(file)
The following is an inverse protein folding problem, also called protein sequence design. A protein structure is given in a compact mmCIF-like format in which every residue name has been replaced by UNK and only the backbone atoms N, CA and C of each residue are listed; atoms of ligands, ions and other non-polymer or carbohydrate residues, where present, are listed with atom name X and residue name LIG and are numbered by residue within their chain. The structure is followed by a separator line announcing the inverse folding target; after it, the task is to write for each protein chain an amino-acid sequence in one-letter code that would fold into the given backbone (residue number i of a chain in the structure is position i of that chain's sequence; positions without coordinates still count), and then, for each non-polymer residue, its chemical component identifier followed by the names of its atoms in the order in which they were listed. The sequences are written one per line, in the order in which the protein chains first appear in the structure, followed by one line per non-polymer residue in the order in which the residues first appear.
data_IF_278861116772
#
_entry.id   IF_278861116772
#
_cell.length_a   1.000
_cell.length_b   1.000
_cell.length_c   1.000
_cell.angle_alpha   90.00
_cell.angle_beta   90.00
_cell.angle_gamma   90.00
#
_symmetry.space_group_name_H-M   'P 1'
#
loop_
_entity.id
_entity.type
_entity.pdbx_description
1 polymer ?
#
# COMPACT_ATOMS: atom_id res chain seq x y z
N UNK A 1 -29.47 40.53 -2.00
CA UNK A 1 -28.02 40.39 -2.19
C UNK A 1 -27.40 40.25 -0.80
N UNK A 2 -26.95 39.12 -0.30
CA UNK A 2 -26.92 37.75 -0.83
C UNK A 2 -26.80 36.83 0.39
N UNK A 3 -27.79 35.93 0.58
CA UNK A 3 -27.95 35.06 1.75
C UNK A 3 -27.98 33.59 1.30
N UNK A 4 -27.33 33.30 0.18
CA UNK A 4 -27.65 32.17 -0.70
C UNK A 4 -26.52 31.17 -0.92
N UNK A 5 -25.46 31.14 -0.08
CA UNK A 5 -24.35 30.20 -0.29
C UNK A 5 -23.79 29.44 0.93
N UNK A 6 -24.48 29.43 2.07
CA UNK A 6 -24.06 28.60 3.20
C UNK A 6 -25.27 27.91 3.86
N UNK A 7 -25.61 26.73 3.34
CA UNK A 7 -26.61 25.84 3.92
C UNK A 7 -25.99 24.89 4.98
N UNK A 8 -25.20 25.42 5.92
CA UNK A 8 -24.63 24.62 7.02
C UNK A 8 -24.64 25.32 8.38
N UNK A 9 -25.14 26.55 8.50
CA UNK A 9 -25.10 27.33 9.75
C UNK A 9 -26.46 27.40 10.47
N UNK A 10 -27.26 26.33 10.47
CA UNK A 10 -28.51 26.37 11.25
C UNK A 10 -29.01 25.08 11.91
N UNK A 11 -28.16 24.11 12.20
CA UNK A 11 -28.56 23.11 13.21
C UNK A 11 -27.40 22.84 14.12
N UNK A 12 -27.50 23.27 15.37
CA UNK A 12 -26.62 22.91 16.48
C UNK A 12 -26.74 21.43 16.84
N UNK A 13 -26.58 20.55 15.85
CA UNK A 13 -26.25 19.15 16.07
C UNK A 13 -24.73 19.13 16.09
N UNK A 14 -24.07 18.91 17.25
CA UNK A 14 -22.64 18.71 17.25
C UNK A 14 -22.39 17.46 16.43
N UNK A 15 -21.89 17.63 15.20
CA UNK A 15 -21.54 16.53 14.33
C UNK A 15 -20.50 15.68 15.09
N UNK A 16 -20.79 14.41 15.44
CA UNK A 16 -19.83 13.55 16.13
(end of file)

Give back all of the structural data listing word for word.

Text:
The following is an inverse protein folding problem, also called protein sequence design. A protein structure is given in a compact mmCIF-like format in which every residue name has been replaced by UNK and only the backbone atoms N, CA and C of each residue are listed; atoms of ligands, ions and other non-polymer or carbohydrate residues, where present, are listed with atom name X and residue name LIG and are numbered by residue within their chain. The structure is followed by a separator line announcing the inverse folding target; after it, the task is to write for each protein chain an amino-acid sequence in one-letter code that would fold into the given backbone (residue number i of a chain in the structure is position i of that chain's sequence; positions without coordinates still count), and then, for each non-polymer residue, its chemical component identifier followed by the names of its atoms in the order in which they were listed. The sequences are written one per line, in the order in which the protein chains first appear in the structure, followed by one line per non-polymer residue in the order in which the residues first appear.
data_IF_278861116772
#
_entry.id   IF_278861116772
#
_cell.length_a   1.000
_cell.length_b   1.000
_cell.length_c   1.000
_cell.angle_alpha   90.00
_cell.angle_beta   90.00
_cell.angle_gamma   90.00
#
_symmetry.space_group_name_H-M   'P 1'
#
loop_
_entity.id
_entity.type
_entity.pdbx_description
1 polymer ?
#
# COMPACT_ATOMS: atom_id res chain seq x y z
N UNK A 1 -29.47 40.53 -2.00
CA UNK A 1 -28.02 40.39 -2.19
C UNK A 1 -27.40 40.25 -0.80
N UNK A 2 -26.95 39.12 -0.30
CA UNK A 2 -26.92 37.75 -0.83
C UNK A 2 -26.80 36.83 0.39
N UNK A 3 -27.79 35.93 0.58
CA UNK A 3 -27.95 35.06 1.75
C UNK A 3 -27.98 33.59 1.30
N UNK A 4 -27.33 33.30 0.18
CA UNK A 4 -27.65 32.17 -0.70
C UNK A 4 -26.52 31.17 -0.92
N UNK A 5 -25.46 31.14 -0.08
CA UNK A 5 -24.35 30.20 -0.29
C UNK A 5 -23.79 29.44 0.93
N UNK A 6 -24.48 29.43 2.07
CA UNK A 6 -24.06 28.60 3.20
C UNK A 6 -25.27 27.91 3.86
N UNK A 7 -25.61 26.73 3.34
CA UNK A 7 -26.61 25.84 3.92
C UNK A 7 -25.99 24.89 4.98
N UNK A 8 -25.20 25.42 5.92
CA UNK A 8 -24.63 24.62 7.02
C UNK A 8 -24.64 25.32 8.38
N UNK A 9 -25.14 26.55 8.50
CA UNK A 9 -25.10 27.33 9.75
C UNK A 9 -26.46 27.40 10.47
N UNK A 10 -27.26 26.33 10.47
CA UNK A 10 -28.51 26.37 11.25
C UNK A 10 -29.01 25.08 11.91
N UNK A 11 -28.16 24.11 12.20
CA UNK A 11 -28.56 23.11 13.21
C UNK A 11 -27.40 22.84 14.12
N UNK A 12 -27.50 23.27 15.37
CA UNK A 12 -26.62 22.91 16.48
C UNK A 12 -26.74 21.43 16.84
N UNK A 13 -26.58 20.55 15.85
CA UNK A 13 -26.25 19.15 16.07
C UNK A 13 -24.73 19.13 16.09
N UNK A 14 -24.07 18.91 17.25
CA UNK A 14 -22.64 18.71 17.25
C UNK A 14 -22.39 17.46 16.43
N UNK A 15 -21.89 17.63 15.20
CA UNK A 15 -21.54 16.53 14.33
C UNK A 15 -20.50 15.68 15.09
N UNK A 16 -20.79 14.41 15.44
CA UNK A 16 -19.83 13.55 16.13